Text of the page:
True in his element – on a backcountry trail. Here, running near Santa Maria, California. Photo by Luis Escobar.
“It’s a really good read. It’s a nice book, really inspiring,” True said in 2009 after reading Born to Run for the first time. “After the first 40 pages, I thought, ‘What the hell is he talking about?’ Chris drew readers in with this character that is supposed to be me, but he made me out to be some sort of legendary badass. When I called Chris on it, he said, ‘I was told to write the book from the beginning to the end and these were the things I heard and were my first impression.’
“But to his credit, as the book went on, it really captured us all. It did take some liberties with our personal lives, and it was very controversial, but when you get a half-million dollar advance to write a book, you’ve sold out right away and you have to answer to people.”
Although True had some differences with McDougall after Born to Run came out, they maintained a cordial relationship. While True became somewhat of a reluctant savior, his uncomplicated genuineness never wavered, nor did his dedication to the Raramuri way of life. He eschewed the fame that came his way, but he graciously accepted the opportunity to help the plight of Raramuri.
“He wasn’t a guy who cared about publicity or having his name in the headlines. What he did for the Tarahumara people, he lived it,” says David Weil, a Boulder massage therapist and longtime friend of True. “He was bi-cultural for sure. Whatever money he earned in Boulder, he spent or gave away down there.”
In addition to the intrusion of the modern world, an extended drought, the ongoing Mexican drug war and a downturn in tourism in recent years has left the Raramuri in dire straits.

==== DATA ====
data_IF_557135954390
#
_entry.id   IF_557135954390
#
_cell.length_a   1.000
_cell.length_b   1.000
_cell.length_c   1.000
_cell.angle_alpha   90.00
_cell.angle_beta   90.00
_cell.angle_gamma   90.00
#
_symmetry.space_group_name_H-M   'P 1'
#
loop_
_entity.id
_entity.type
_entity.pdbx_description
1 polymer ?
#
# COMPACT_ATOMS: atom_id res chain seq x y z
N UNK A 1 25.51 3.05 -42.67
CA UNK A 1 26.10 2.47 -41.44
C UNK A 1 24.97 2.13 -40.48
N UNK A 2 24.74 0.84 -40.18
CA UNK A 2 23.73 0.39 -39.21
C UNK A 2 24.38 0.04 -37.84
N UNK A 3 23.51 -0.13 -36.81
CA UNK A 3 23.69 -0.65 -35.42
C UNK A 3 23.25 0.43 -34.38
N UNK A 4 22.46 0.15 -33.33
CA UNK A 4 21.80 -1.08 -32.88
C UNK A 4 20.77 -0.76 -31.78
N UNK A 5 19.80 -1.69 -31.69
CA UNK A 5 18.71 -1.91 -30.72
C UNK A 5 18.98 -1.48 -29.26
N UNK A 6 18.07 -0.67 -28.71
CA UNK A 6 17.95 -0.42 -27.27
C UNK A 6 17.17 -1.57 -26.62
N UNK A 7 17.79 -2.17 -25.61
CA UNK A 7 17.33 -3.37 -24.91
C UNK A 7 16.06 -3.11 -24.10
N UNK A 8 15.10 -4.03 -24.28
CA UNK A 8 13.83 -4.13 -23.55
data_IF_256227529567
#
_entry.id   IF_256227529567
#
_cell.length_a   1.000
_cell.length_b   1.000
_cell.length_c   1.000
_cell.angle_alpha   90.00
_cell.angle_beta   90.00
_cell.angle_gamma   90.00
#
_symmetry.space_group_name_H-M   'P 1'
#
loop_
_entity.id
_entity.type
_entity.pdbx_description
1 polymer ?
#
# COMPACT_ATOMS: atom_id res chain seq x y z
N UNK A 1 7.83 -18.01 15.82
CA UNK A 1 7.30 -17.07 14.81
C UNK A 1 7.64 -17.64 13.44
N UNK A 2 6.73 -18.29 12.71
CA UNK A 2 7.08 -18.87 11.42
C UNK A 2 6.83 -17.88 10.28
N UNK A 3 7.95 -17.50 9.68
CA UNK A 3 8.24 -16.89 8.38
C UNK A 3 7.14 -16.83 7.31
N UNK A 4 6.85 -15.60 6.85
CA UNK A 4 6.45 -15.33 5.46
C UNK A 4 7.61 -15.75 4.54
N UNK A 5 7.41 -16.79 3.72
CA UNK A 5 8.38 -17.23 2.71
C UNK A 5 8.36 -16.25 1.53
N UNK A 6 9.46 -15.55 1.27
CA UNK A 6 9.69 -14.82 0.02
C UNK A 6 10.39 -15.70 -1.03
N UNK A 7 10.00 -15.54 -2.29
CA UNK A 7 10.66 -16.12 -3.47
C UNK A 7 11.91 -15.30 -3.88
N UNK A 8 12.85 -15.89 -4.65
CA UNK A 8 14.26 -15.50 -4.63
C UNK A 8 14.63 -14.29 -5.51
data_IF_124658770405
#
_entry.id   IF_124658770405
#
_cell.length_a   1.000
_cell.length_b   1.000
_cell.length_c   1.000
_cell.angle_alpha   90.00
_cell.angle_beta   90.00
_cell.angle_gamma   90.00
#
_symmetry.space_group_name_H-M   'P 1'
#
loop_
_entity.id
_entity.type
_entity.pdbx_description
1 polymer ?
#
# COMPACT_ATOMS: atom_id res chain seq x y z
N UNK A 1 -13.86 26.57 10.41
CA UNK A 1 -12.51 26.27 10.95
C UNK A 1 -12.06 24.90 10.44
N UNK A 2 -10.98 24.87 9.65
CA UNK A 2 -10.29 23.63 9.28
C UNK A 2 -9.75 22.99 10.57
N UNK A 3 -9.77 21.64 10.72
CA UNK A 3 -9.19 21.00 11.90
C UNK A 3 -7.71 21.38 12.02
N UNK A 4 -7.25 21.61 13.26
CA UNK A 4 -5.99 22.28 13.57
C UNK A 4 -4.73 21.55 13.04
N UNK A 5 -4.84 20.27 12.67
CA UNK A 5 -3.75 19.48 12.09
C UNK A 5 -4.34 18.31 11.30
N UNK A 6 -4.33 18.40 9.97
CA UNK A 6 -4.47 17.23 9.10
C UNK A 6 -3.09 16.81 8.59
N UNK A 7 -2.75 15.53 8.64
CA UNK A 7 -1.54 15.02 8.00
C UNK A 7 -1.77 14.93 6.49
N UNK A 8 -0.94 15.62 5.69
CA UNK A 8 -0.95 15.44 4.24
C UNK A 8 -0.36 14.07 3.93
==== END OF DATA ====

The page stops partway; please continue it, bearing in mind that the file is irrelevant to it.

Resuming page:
In 2003, True started the Copper Canyon Ultra Marathon, because he wanted to find a way to help the impoverished Raramuri people help themselves. He supplied cash prizes and vouchers for bulk corn (at times out of his own pocket) and often turned down corporate donations to protect the Tarahumara from exploitation, though he also later helped convince the local government to match the prizes.
The race provided food and money, but True didn’t want to just give them handouts to meet their material needs—he also wanted to show them that they were respected and honored by many other people and that they should be proud of their culture because that was not a lesson that they heard very often.
“And they responded,” says Mike Miller, a Durango, Colorado, trail runner who ran the Copper Canyon Ultra Marathon in 2009. “And Micah did the same for many of us. Us ‘dispersers.’ He gave us a name, called us Mas Locos, and when the world was at war he brought us together in peace at the bottom of a canyon in Mexico, because that’s what dispersers do—they connect us. He taught us, like the Raramuri, that we are not alone, that there are others out there like us who have never really felt part of this modern world. He provided a venue where we could express all these innate qualities that we all share—strength, perseverance, peace, love, humility. And like the Raramuri, he instilled in us a sense of pride in who we are, and we went home changed people.”